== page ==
APPEAL from a judgment of the Superior Court of Imperial County, Christine V. Pate, Judge. (Retired judge of the San Diego Superior Court, assigned by the Chief Justice pursuant to article VI, section 6 of the California Constitution.) (Super. Ct. No. JJL25023)
The opinion of the court was delivered by: Huffman, Acting P. J.
CERTIFIED FOR PARTIAL PUBLICATION*fn1
Joey G., a minor, was charged with one count of felony grand theft of personal property (Pen. Code, §487, subd. (a); count 1) and one count of felony receipt of stolen property (Pen. Code, § 496, subd. (a); count 2). After the first count was reduced to a misdemeanor and the second count was dismissed, Joey admitted to the allegation of the first count. The court returned a true finding as to count 1 and declared Joey a ward of the court.
Joey appeals, arguing the court erred when it failed to obtain and consider a joint report pursuant to Welfare and Institutions Code*fn2 section 241.1 and make a determination as to whether the status of ward or dependent would best serve his interests. Joey also argues he is entitled to the benefit of the 2011 amendment to Penal Code section 487, subdivision (a), which increased the threshold dollar amount for grand theft.
In the published portion of this opinion, we reverse the court's decision regarding Joey's status as a ward and remand the judgment to permit the court to obtain and consider a joint report prepared by Joey's probation officer and social worker in accordance with section 241.1. We publish on this issue to underscore the importance that the juvenile court follow the Legislature's clear instructions in section 241.1. In the unpublished portion of this opinion, we reverse and remand the judgment based on the 2011 amendment to Penal Code section 487, subdivision (a).
FACTUAL AND PROCEDURAL HISTORY
Joey G. stole a cell phone worth $600 while he was a court-placed foster child. Joey committed the crime in his foster placement home. Following his arrest, Joey was found to be a section 300 ward of Imperial County. Subsequently, the court found Joey's crime placed him within section 602 of juvenile court law in San Bernardino County. Without an additional hearing, the court ultimately determined that Joey fell under section 602 and not section 300 and ordered Joey detained as a ward of the juvenile court.
The Imperial County Probation Department created a Dispo/Social Study and Case Plan for Joey in which it recommended Joey be declared a ward of the court pursuant to section 602. The record does not make it clear whether the court considered this report when it came to the same conclusion. The report included a description of the "present problem" including the series of events leading up to Joey's arrest as well as information Joey provided to officers after he was in custody. It described Joey in terms of his address, date of birth, physical qualities, family background, court information, and his education. The report also included Joey's history of abuse, delinquent behavior, and substance abuse. It contained a statement from Joey's aunt regarding Joey's behavior and home life, a description of Joey's placement under section 300, and a list of services and counseling that have been available to him. The report listed additional services available to assist Joey, including preplacement services and potential group home placements. Finally, the probation officer's report referred to a conversation between Joey's social worker and the probation officer in which the social worker described Joey as "a good kid who has the potential to do well and be successful" even though Joey has been offered "a multitude of services [and] has failed to take advantage of them."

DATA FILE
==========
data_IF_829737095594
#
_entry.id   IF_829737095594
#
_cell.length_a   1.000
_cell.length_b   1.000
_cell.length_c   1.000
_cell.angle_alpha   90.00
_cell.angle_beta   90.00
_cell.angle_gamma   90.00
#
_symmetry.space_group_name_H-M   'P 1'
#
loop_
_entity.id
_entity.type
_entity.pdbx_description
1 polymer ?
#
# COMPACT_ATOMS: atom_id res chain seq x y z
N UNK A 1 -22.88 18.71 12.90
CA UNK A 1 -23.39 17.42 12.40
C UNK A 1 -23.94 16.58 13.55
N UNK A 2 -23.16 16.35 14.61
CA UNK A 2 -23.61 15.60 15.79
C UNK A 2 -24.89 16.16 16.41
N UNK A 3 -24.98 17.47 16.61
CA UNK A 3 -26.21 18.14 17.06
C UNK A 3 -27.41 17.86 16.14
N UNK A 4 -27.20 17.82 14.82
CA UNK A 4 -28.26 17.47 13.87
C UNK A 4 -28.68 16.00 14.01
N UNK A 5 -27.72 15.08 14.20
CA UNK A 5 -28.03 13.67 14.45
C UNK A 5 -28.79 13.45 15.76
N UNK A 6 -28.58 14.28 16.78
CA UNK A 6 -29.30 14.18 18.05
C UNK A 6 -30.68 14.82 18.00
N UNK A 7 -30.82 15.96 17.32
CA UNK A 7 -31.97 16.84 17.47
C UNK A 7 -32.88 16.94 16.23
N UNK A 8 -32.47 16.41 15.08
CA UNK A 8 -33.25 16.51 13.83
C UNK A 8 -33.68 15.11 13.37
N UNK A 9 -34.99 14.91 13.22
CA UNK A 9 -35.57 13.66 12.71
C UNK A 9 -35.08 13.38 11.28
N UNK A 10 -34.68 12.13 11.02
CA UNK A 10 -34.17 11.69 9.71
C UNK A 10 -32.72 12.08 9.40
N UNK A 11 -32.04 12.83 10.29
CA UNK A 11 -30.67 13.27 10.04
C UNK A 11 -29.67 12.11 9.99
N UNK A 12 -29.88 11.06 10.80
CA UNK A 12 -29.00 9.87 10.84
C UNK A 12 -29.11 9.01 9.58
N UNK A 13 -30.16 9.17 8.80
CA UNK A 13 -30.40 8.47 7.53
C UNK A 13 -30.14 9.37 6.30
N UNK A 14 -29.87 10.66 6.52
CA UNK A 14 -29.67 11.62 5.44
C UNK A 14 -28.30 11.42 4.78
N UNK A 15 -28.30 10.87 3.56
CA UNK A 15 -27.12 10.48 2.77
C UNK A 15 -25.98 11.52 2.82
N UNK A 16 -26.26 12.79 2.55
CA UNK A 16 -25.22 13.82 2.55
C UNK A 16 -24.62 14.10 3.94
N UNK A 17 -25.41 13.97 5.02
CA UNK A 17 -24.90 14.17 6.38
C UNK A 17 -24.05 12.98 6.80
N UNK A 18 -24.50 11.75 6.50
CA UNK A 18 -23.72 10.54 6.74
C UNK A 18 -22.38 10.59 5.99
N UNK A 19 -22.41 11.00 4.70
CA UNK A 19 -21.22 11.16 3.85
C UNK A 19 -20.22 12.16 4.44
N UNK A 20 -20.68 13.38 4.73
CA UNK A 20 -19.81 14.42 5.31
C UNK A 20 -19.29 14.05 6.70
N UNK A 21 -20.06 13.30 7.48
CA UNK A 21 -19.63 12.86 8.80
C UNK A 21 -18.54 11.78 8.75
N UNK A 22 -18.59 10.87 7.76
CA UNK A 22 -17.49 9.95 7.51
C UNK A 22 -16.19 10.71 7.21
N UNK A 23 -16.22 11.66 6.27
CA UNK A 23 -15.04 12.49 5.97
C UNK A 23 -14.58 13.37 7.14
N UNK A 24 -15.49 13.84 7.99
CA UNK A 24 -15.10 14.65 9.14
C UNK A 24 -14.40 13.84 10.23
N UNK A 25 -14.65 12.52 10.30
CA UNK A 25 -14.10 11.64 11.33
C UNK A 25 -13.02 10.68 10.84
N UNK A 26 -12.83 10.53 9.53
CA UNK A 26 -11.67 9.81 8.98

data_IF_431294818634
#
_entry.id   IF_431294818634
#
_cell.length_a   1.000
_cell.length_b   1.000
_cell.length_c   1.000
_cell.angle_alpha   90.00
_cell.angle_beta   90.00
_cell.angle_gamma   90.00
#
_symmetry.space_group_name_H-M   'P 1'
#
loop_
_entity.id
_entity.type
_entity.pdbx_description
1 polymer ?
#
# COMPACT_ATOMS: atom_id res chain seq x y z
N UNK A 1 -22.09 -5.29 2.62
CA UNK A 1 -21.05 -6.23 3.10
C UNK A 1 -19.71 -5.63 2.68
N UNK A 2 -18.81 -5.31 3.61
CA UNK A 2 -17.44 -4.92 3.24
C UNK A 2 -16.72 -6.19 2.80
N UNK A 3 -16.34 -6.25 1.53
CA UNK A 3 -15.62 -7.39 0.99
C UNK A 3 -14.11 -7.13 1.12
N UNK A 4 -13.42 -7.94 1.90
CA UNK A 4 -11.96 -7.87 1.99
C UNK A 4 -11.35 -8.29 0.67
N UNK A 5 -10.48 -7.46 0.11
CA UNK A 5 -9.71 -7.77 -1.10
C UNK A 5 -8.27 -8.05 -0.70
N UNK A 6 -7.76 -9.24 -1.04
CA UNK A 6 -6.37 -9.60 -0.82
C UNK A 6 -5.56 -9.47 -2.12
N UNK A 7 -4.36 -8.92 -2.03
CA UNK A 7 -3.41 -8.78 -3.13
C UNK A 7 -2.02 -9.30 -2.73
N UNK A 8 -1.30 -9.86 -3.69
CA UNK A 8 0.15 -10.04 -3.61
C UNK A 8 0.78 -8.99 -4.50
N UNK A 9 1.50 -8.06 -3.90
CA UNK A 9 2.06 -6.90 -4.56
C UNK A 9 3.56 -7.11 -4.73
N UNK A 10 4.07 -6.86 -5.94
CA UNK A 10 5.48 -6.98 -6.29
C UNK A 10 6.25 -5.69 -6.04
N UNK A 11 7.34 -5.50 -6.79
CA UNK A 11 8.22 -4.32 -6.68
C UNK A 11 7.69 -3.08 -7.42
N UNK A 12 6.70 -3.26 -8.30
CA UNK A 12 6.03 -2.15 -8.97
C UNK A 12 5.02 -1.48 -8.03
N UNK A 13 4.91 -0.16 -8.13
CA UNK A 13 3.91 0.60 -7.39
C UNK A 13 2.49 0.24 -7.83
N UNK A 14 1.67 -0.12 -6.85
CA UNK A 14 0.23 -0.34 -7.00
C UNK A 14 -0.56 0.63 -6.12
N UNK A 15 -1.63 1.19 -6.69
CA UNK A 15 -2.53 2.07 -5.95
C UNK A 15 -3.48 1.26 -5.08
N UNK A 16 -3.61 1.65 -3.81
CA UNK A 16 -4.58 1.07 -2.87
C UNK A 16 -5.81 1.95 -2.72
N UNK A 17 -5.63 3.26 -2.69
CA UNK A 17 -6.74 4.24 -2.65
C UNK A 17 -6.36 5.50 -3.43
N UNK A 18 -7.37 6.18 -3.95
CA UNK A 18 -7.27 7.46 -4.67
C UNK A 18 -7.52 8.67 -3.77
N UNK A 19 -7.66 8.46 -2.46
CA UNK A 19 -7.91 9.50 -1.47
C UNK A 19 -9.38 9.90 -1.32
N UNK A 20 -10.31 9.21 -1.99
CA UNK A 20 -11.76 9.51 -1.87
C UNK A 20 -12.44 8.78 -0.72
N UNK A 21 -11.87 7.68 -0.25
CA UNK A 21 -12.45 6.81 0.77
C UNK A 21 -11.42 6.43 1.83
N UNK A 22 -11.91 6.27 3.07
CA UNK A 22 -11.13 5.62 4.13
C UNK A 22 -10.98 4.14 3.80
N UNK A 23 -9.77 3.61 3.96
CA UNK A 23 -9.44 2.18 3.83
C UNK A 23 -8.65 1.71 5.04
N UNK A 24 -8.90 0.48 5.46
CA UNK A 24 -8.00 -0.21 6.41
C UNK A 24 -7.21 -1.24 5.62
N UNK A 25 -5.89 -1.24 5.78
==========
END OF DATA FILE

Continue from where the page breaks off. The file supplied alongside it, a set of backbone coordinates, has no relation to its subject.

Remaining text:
Joey contends the court abused its discretion when it failed to obtain and consider a joint report pursuant to section 241.1 and make a determination as to whether the status of ward or dependent would best serve his interests. Joey also contends he is entitled to the benefit of the 2011 amendment to Penal Code section 487, subdivision (a), which increased the threshold dollar amount for grand theft.
We review the court's judgment under an abuse of discretion standard. (In re Michael D. (1987) 188 Cal.App.3d 1392, 1395.) To show abuse of discretion, the appellant must demonstrate the juvenile court exercised its discretion in an arbitrary, capricious or patently absurd manner that resulted in a miscarriage of justice. (People v. Jordan (1986) 42 Cal.3d 308, 316.) We will not lightly substitute our decision for that rendered by the juvenile court and we must indulge all reasonable inferences to support the juvenile court's decision. (In re Michael D., supra, 188 Cal.App.3d at p. 1395.)
WELFARE AND INSTITUTIONS CODE SECTION 241.1 - ...